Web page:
Who would you want as the first speaker to an alien civilization? National Book Award winner William Alexander proposes an intriguing candidate in his middle-grade novel Ambassador, and after reading his Big Idea piece, I can’t say I entirely disagree with him.
I love the word “ambassador.” I remember rolling it around in my eleven-year-old brain while watching Star Trek TNG. Ambassadors command reverence and respect. They defeat villains by knowing what to say and how to listen. They can end wars with words. Supposedly. Federation ambassadors seem to accomplish all of these things offstage, but on board the Enterprise they suffer tragic deaths or are otherwise incapacitated right before a commercial break. Then Picard takes over, quotes Shakespeare, and fixes things. I wondered what an ambassador might actually do if they could just live through the commercials.
“Neoteny” is another favorite word. It means “the retention of juvenile traits in adulthood.” Biologists usually use it to describe physical traits like the muppetish gills that axolotls keep when they refuse to grow up and become salamanders. But neoteny also refers to social and cognitive traits like curiosity, empathy, and the ability to learn new skills or form new social bonds.
Most social creatures ditch those childish things by adulthood. Consider sheep as a random example. Lambs frolic. They explore, play chase games, and taste whatever they can find. Meanwhile the adult sheep stand still and chew. That’s pretty much it. They’ve already learned everything and met everyone they need to know in order to survive, because they have survived, so now the curmudgeonly elders enjoy their right to masticate all day long and grumble about frolicking youth. This makes solid darwinian sense—provided you have a stable environment. But if you happen to live in rapidly changing circumstances, then the set of things you should know by the time you grow up destabilizes accordingly. Curiosity becomes a vital survival trait, even among adults.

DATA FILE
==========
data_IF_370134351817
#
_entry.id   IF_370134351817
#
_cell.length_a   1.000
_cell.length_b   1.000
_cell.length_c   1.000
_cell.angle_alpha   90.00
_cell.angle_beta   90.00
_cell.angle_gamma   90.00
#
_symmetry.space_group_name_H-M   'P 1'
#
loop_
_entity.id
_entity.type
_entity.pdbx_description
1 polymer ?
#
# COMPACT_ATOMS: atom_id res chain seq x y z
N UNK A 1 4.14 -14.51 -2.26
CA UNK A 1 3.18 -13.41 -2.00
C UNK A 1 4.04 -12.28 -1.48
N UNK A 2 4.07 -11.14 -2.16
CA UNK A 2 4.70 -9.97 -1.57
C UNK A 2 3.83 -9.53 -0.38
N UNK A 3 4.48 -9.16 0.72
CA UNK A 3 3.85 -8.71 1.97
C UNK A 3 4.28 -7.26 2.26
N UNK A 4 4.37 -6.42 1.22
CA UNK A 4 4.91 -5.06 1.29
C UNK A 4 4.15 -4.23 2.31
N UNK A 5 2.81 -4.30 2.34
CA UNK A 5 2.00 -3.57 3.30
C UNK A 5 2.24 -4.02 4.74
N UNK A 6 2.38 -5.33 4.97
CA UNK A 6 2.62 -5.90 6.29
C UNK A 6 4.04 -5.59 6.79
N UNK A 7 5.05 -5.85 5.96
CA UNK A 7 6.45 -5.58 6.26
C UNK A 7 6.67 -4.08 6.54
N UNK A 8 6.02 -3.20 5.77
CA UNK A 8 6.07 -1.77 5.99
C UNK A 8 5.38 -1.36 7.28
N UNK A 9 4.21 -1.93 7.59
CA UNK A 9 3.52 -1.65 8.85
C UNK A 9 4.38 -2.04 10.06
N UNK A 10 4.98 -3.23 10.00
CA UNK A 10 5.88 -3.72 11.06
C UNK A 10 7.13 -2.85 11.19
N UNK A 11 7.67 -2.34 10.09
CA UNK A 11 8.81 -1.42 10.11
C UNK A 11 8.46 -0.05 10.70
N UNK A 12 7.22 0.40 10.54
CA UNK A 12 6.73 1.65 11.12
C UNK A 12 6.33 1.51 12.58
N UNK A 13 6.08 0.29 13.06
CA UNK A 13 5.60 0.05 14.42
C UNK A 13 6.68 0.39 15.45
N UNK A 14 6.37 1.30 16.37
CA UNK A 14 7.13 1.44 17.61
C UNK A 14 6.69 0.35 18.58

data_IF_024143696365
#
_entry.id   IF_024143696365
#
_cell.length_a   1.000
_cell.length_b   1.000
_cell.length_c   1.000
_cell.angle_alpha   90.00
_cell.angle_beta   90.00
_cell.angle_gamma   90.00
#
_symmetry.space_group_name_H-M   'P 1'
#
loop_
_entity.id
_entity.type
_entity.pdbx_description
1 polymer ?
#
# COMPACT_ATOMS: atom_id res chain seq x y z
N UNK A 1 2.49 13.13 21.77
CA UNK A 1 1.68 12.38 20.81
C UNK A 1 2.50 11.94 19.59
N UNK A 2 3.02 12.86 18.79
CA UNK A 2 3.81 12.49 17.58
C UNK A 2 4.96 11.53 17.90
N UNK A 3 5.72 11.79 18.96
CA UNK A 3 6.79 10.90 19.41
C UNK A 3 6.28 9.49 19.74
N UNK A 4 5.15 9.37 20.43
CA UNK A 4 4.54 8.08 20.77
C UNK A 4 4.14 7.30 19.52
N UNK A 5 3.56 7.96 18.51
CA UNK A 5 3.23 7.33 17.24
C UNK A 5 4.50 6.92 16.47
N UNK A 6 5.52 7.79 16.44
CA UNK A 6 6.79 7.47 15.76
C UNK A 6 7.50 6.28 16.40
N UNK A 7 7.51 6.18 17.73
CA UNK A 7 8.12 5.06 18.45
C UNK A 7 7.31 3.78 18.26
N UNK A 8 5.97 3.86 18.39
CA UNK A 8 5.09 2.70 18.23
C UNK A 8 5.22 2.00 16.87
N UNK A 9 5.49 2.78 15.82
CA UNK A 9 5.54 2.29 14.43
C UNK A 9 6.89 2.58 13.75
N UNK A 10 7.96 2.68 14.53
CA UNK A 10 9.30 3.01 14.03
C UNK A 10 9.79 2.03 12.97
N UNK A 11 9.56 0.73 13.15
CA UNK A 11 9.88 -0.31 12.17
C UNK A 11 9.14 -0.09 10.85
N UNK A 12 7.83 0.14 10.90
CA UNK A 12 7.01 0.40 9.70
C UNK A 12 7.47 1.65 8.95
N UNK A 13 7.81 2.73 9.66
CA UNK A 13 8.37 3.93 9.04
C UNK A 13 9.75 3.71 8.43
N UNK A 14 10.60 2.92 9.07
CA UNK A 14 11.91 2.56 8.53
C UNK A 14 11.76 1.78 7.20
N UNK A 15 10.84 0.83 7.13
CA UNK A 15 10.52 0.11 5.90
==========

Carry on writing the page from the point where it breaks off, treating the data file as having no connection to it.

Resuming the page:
Stay childish, everyone. Our continued existence will depend on our neoteny.
You might consider reading kidlit. Or writing some.
A few years ago, at my friend Ivan’s apartment, I paged through a coffee table book about interspecies friendships. Huge photographs documented adorable, improbable bonds between foxes and hounds, gorillas and kittens, crocodiles and parakeets, and so on. Such friendships usually form early, between juveniles.
The words “ambassador” and “neoteny” collided in my brain. Kids have not yet fixed the boundaries of their social worlds, or limited those boundaries to the worlds that they happen to be standing on. Ambassadors between planets should be kids.
I wrote those two favorite words on a scrap of paper and stuffed it in my pocket.
Fast forward to the present. The book Ambassador stars eleven-year-old Gabe Sandro Fuentes. He’s a second-generation Latino immigrant to the United States. (So am I.) He has all of the cognitive, code-switching benefits of a bilingual brain. (I don’t. My family tried very hard to assimilate, so my own command of Spanish atrophied. I miss it.) He knows how to move smoothly between worlds, languages, and cultural expectations. Curiosity, empathy, and skilled communication are his survival traits. And the word “alien” throws off many different kinds of sparks inside his head, both before and after he becomes the ambassador of our planet.
I wish I still had that little scrap of paper. I don’t. It probably went through the laundry and got compressed into a dense nugget of linty pulp. But those two words were too important to forget, and their collision gave me the concept, the protagonist, and the title of Ambassador.
Maybe I’ll call the sequel Neoteny.